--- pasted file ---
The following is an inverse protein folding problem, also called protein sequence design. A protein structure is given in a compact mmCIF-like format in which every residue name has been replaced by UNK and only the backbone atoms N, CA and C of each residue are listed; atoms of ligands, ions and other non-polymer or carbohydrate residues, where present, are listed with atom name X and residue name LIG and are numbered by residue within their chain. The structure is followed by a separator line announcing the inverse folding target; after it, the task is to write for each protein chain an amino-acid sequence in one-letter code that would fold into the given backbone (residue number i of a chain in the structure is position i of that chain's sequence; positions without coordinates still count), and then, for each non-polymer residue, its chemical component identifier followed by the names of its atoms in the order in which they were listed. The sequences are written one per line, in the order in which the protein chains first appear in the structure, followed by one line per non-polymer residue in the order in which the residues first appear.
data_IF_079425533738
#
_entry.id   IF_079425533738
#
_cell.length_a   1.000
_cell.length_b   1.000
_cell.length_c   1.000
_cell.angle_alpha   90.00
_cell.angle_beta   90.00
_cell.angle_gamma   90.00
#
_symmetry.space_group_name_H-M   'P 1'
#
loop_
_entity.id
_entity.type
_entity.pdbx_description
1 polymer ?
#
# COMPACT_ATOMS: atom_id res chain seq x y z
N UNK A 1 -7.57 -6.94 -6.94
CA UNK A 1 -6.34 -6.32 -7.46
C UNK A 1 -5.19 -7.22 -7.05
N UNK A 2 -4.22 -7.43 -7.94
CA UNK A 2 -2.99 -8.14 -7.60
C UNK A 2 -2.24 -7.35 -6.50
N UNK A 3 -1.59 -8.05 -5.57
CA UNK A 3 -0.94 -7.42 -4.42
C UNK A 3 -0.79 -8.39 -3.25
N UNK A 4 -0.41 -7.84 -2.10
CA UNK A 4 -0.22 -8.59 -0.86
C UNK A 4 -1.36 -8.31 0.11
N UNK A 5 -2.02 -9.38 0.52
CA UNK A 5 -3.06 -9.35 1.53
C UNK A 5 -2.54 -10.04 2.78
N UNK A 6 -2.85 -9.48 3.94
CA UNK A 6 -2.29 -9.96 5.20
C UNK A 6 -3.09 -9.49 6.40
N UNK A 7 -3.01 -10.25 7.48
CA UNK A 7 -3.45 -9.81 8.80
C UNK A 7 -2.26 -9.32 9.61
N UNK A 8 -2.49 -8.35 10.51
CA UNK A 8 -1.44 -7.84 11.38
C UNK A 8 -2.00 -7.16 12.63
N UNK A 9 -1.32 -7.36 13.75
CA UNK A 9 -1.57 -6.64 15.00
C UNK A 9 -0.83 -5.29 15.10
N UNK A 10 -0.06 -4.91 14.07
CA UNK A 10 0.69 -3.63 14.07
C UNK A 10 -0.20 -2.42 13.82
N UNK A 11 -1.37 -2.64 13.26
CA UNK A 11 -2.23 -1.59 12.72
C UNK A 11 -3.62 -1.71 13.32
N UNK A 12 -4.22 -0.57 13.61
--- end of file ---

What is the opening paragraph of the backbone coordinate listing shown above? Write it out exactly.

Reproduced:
The following is an inverse protein folding problem, also called protein sequence design. A protein structure is given in a compact mmCIF-like format in which every residue name has been replaced by UNK and only the backbone atoms N, CA and C of each residue are listed; atoms of ligands, ions and other non-polymer or carbohydrate residues, where present, are listed with atom name X and residue name LIG and are numbered by residue within their chain. The structure is followed by a separator line announcing the inverse folding target; after it, the task is to write for each protein chain an amino-acid sequence in one-letter code that would fold into the given backbone (residue number i of a chain in the structure is position i of that chain's sequence; positions without coordinates still count), and then, for each non-polymer residue, its chemical component identifier followed by the names of its atoms in the order in which they were listed. The sequences are written one per line, in the order in which the protein chains first appear in the structure, followed by one line per non-polymer residue in the order in which the residues first appear.